Aurora’s Sexual Assault Treatment Center (SATC) at Aurora Sinai Medical Center and Aurora West Allis Medical Center is the largest program of its kind in Wisconsin and the only program that provides immediate, compassionate, culturally sensitive assessment, treatment and crisis intervention services by specially trained nurses, crisis counselors and survivor advocates.
“Most victims of sexual assault blame themselves for being sexually assaulted,” explains Gina Kleist, RN, manager of SATC. “Denim Day highlights that no matter the actions or behaviors of someone, it is the offender that is to blame, not the victim. It takes courage for a survivor to come forward to seek services and report a sexual assault.”
This week, Milwaukee Mayor Tom Barrett announced a new Survivor Advocacy program is being developed by Aurora’s SATC and Milwaukee Police Department Sensitive Crimes Unit. Through this program, SATC advocates will be able to accompany adult survivors during police interviews. Advocates can provide emotional support to survivors, allowing law enforcement to focus on the investigation. Additionally, advocates can answer questions — including those a survivor might be afraid to ask law enforcement. Advocates can also help explain and review medical or legal procedures with the survivor and accompany them throughout the entire process, including: medical examinations, court proceedings, and even post-conviction.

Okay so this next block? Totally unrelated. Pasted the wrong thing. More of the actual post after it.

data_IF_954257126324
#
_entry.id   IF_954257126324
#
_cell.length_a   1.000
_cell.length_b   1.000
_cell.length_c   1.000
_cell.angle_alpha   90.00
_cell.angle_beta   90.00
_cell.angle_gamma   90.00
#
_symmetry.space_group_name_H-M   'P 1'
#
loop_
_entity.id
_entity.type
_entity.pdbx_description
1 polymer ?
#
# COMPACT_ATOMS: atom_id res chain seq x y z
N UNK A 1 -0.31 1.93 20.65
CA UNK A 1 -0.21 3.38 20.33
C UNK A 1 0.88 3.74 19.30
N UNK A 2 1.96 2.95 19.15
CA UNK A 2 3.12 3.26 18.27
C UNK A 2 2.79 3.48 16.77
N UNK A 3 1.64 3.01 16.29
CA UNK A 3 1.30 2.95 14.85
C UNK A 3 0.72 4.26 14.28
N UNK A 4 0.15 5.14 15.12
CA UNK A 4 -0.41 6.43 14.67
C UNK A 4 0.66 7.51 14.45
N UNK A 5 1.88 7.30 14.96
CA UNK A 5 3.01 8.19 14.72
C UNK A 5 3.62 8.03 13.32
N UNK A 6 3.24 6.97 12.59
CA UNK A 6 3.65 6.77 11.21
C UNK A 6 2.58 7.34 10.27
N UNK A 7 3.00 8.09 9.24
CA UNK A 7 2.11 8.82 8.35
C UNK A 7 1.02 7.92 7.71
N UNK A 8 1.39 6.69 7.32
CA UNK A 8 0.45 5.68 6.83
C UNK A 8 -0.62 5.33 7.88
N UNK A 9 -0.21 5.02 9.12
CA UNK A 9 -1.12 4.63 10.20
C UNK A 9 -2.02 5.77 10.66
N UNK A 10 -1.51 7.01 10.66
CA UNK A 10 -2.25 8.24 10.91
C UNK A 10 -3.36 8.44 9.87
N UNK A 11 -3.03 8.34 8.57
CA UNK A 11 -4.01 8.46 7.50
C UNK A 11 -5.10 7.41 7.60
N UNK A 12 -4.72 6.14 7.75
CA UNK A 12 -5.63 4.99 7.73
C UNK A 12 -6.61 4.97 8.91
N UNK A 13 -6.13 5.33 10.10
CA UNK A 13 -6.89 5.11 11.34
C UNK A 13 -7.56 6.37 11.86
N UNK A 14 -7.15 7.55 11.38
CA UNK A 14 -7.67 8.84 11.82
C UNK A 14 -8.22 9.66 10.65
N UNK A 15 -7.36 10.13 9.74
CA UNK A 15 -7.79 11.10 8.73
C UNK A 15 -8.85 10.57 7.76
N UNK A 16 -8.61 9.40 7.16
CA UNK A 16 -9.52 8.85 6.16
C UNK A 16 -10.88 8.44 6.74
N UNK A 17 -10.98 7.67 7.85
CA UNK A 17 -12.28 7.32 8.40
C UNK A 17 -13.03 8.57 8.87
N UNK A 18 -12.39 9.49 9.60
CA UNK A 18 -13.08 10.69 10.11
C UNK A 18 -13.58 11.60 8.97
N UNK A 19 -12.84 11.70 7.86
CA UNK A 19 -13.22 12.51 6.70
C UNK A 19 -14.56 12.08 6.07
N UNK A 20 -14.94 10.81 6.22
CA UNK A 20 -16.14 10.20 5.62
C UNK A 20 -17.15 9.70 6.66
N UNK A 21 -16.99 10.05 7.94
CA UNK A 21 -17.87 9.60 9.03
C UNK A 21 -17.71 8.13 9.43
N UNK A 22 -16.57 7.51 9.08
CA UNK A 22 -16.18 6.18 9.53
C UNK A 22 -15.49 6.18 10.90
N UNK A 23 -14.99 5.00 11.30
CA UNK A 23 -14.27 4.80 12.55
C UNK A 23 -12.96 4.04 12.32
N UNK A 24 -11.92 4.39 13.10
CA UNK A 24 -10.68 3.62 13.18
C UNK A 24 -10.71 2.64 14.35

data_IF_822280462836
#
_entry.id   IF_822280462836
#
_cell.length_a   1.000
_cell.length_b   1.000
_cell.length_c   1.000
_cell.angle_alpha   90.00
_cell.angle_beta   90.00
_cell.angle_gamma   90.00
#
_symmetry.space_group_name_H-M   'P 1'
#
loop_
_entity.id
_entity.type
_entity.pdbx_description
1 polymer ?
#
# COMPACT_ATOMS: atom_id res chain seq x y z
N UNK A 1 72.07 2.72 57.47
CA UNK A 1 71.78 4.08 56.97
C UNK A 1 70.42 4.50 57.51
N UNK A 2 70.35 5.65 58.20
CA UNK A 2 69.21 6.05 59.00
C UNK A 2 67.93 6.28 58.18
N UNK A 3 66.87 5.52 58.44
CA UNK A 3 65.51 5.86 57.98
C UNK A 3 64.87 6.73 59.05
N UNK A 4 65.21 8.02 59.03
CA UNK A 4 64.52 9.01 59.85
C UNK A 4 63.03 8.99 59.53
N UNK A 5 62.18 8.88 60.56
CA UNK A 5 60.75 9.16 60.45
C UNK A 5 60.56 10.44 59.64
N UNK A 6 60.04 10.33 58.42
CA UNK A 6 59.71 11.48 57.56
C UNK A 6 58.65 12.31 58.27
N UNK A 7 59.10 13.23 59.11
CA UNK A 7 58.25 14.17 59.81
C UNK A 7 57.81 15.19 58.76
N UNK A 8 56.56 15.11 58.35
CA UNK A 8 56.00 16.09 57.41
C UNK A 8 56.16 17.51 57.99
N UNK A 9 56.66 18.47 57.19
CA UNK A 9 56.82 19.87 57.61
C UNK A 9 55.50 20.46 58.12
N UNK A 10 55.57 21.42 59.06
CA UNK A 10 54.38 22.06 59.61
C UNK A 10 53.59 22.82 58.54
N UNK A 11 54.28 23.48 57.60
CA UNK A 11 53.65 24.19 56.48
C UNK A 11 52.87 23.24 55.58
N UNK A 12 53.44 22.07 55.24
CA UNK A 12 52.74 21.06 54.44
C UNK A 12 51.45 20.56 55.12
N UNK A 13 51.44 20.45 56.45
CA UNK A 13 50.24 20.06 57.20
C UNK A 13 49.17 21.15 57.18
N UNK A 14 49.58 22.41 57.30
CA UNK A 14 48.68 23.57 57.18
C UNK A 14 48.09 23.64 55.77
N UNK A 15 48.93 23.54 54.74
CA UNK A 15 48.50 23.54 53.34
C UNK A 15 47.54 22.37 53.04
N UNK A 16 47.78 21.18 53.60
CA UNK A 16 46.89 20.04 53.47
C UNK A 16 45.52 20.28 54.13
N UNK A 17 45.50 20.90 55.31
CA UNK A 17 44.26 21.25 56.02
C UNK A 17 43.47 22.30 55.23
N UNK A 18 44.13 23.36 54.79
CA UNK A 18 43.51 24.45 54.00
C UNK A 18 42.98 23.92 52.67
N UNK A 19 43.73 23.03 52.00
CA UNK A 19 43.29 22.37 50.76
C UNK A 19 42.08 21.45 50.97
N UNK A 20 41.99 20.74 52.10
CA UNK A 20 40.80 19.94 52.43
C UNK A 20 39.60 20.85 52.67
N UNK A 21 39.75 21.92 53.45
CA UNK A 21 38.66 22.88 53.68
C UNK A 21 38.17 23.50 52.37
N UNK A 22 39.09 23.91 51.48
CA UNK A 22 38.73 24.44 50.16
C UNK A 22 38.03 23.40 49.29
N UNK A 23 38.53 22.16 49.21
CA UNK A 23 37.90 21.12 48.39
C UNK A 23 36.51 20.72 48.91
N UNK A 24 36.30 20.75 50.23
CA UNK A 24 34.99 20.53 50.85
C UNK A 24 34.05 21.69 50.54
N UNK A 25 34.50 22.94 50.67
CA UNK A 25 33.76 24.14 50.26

Each year, SATC sees over 600 sexual assault victims and almost 600 additional secondary victims—such as loved ones or adult caregivers. The SATC offers a multidisciplinary team, including specialized nurses who provide medical services to survivors, as well as crisis counselors who assess for trauma reactions and the need for referrals in follow up services.
“Individuals who help support the survivor are also offered services to help them deal with the sexual assault of their loved one,” said Kleist.
In addition to the SATC, Aurora Health Care operates seven Sexual Assault Nurse Examiner (SANE) programs in eastern Wisconsin, more than any other health care system in the state.
“To witness the strength and courage of a victim in their journey to healing and recovery is very rewarding,” said Kleist.
It’s not too late to support Aurora’s Abuse Response Programs. Click here to give to the Denim Day campaign.